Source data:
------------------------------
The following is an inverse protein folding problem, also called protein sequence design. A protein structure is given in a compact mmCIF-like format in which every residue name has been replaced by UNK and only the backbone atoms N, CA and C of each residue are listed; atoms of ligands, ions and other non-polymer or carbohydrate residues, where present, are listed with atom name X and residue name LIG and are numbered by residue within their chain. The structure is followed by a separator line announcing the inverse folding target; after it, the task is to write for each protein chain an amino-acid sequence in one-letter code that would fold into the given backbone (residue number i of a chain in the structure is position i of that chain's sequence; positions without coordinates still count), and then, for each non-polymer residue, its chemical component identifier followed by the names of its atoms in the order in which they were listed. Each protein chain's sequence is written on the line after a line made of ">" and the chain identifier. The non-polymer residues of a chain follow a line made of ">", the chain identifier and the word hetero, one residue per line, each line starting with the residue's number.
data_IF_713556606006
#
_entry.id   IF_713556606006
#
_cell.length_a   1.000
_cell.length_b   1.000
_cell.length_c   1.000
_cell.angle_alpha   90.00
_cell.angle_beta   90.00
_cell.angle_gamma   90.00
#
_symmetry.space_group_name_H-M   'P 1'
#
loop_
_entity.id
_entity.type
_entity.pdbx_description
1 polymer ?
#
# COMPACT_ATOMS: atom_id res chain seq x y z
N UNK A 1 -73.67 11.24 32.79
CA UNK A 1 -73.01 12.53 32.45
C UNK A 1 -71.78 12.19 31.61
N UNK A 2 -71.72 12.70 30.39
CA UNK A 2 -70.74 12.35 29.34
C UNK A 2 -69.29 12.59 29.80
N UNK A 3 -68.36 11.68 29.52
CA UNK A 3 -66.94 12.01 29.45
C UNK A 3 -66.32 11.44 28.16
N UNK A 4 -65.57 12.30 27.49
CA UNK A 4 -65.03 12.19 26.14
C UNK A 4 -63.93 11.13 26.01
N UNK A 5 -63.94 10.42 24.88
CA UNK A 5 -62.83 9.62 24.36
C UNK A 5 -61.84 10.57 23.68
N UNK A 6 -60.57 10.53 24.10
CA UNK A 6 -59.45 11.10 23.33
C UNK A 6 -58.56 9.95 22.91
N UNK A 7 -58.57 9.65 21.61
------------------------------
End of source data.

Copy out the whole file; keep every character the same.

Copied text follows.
The following is an inverse protein folding problem, also called protein sequence design. A protein structure is given in a compact mmCIF-like format in which every residue name has been replaced by UNK and only the backbone atoms N, CA and C of each residue are listed; atoms of ligands, ions and other non-polymer or carbohydrate residues, where present, are listed with atom name X and residue name LIG and are numbered by residue within their chain. The structure is followed by a separator line announcing the inverse folding target; after it, the task is to write for each protein chain an amino-acid sequence in one-letter code that would fold into the given backbone (residue number i of a chain in the structure is position i of that chain's sequence; positions without coordinates still count), and then, for each non-polymer residue, its chemical component identifier followed by the names of its atoms in the order in which they were listed. Each protein chain's sequence is written on the line after a line made of ">" and the chain identifier. The non-polymer residues of a chain follow a line made of ">", the chain identifier and the word hetero, one residue per line, each line starting with the residue's number.
data_IF_713556606006
#
_entry.id   IF_713556606006
#
_cell.length_a   1.000
_cell.length_b   1.000
_cell.length_c   1.000
_cell.angle_alpha   90.00
_cell.angle_beta   90.00
_cell.angle_gamma   90.00
#
_symmetry.space_group_name_H-M   'P 1'
#
loop_
_entity.id
_entity.type
_entity.pdbx_description
1 polymer ?
#
# COMPACT_ATOMS: atom_id res chain seq x y z
N UNK A 1 -73.67 11.24 32.79
CA UNK A 1 -73.01 12.53 32.45
C UNK A 1 -71.78 12.19 31.61
N UNK A 2 -71.72 12.70 30.39
CA UNK A 2 -70.74 12.35 29.34
C UNK A 2 -69.29 12.59 29.80
N UNK A 3 -68.36 11.68 29.52
CA UNK A 3 -66.94 12.01 29.45
C UNK A 3 -66.32 11.44 28.16
N UNK A 4 -65.57 12.30 27.49
CA UNK A 4 -65.03 12.19 26.14
C UNK A 4 -63.93 11.13 26.01
N UNK A 5 -63.94 10.42 24.88
CA UNK A 5 -62.83 9.62 24.36
C UNK A 5 -61.84 10.57 23.68
N UNK A 6 -60.57 10.53 24.10
CA UNK A 6 -59.45 11.10 23.33
C UNK A 6 -58.56 9.95 22.91
N UNK A 7 -58.57 9.65 21.61